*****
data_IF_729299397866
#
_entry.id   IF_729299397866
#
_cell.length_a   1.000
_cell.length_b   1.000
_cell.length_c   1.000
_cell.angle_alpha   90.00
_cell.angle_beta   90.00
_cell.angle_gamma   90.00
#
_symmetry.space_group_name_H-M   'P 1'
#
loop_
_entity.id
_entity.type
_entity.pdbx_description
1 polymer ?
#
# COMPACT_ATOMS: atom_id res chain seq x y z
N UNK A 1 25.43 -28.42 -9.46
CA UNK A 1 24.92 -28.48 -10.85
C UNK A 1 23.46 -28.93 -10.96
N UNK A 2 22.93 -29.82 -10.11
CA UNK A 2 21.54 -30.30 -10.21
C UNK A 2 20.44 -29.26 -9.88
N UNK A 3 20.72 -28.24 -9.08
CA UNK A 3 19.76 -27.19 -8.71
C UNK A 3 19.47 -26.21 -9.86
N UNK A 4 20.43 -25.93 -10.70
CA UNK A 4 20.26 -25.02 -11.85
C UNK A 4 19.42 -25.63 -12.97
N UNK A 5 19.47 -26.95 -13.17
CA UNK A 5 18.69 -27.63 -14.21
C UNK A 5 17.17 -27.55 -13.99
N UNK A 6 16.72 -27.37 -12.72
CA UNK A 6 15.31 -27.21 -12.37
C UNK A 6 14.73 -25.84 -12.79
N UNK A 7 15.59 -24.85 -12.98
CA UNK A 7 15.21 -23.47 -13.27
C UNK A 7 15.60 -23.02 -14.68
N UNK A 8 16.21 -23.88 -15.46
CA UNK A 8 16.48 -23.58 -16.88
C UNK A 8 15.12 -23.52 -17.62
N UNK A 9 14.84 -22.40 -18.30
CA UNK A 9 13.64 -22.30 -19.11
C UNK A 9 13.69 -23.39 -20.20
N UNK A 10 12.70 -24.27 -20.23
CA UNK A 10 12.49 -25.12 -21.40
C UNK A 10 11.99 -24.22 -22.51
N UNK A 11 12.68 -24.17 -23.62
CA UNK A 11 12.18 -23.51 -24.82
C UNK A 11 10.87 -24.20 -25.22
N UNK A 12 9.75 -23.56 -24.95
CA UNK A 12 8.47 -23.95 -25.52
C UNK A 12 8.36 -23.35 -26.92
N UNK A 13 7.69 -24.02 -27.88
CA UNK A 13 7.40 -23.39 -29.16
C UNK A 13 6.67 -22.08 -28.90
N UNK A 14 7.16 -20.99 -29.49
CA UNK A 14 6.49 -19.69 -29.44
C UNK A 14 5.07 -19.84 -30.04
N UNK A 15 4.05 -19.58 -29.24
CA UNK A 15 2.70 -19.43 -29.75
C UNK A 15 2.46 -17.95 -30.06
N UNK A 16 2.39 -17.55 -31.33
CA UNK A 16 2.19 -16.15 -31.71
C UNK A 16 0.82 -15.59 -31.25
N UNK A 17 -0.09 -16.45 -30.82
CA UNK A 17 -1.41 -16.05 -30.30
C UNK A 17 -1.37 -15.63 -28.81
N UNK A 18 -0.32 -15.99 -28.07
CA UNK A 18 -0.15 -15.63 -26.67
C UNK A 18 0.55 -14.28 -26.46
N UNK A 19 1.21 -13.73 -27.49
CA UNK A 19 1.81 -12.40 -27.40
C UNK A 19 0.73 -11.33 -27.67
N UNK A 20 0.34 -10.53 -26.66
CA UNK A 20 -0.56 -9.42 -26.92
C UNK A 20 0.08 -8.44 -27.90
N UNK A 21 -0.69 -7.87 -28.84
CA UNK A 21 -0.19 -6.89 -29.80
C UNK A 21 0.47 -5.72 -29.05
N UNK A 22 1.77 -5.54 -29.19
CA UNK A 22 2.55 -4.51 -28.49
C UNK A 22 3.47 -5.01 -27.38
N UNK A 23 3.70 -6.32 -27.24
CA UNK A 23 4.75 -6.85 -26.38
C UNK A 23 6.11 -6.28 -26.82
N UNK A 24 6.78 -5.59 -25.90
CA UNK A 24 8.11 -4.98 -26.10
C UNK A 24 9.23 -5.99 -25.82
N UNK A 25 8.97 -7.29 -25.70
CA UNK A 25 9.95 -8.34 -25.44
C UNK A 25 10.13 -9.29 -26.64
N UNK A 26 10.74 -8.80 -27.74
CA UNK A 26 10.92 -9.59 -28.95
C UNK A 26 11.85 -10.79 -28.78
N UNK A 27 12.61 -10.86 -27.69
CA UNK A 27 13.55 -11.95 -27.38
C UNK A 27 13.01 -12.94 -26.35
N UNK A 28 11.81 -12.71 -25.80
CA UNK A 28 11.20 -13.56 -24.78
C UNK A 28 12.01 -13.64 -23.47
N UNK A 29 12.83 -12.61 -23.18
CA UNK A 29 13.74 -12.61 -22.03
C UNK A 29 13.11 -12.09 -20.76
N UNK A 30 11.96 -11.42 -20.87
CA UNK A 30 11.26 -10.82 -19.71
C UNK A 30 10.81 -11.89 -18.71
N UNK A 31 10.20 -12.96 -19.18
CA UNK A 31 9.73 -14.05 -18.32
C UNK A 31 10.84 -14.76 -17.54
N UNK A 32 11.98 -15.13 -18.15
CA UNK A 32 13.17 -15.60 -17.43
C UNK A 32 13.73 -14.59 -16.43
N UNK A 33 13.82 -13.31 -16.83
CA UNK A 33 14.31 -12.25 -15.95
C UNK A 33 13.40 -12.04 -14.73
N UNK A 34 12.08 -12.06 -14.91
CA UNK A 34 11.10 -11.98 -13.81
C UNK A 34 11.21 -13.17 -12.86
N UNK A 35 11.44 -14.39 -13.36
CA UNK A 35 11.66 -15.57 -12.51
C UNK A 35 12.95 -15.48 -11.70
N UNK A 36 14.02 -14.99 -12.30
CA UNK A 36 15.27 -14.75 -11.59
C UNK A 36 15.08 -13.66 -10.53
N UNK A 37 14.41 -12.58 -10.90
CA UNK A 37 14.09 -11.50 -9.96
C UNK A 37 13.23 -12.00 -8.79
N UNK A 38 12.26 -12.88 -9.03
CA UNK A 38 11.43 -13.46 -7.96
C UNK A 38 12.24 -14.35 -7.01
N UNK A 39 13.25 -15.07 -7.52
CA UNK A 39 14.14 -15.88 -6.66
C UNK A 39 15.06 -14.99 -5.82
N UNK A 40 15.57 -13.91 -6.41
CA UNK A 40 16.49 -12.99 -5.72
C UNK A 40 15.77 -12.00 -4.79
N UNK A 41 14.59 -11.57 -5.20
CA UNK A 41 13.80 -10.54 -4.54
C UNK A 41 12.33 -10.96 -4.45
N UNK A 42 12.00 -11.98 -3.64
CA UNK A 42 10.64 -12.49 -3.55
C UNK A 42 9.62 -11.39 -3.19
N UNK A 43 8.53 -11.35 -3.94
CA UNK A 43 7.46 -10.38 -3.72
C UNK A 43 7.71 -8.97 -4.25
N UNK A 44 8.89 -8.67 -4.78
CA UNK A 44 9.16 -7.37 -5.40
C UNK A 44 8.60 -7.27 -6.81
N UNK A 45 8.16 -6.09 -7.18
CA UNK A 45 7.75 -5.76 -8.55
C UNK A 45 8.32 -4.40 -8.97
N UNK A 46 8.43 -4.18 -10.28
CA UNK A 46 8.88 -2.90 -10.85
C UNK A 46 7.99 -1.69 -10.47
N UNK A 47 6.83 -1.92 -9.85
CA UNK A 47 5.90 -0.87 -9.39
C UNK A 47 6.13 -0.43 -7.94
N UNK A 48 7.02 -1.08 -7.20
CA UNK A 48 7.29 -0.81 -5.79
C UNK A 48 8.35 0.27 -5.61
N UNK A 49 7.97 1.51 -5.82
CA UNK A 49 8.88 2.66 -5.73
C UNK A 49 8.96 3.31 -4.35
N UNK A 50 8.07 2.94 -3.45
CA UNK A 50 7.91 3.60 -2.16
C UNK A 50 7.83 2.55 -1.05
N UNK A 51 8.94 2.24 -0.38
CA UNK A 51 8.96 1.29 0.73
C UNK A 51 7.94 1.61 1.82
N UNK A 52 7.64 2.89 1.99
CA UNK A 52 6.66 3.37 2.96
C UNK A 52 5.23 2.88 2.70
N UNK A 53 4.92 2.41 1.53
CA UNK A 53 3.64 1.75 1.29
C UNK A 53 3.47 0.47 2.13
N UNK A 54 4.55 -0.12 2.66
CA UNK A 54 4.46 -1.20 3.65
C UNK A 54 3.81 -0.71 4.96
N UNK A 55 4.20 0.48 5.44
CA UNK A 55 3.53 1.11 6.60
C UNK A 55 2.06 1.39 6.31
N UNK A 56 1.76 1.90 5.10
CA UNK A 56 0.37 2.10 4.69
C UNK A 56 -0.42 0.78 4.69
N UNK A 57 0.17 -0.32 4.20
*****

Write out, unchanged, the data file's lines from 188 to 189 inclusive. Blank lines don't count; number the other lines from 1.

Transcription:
C UNK A 56 -0.42 0.78 4.69
N UNK A 57 0.17 -0.32 4.20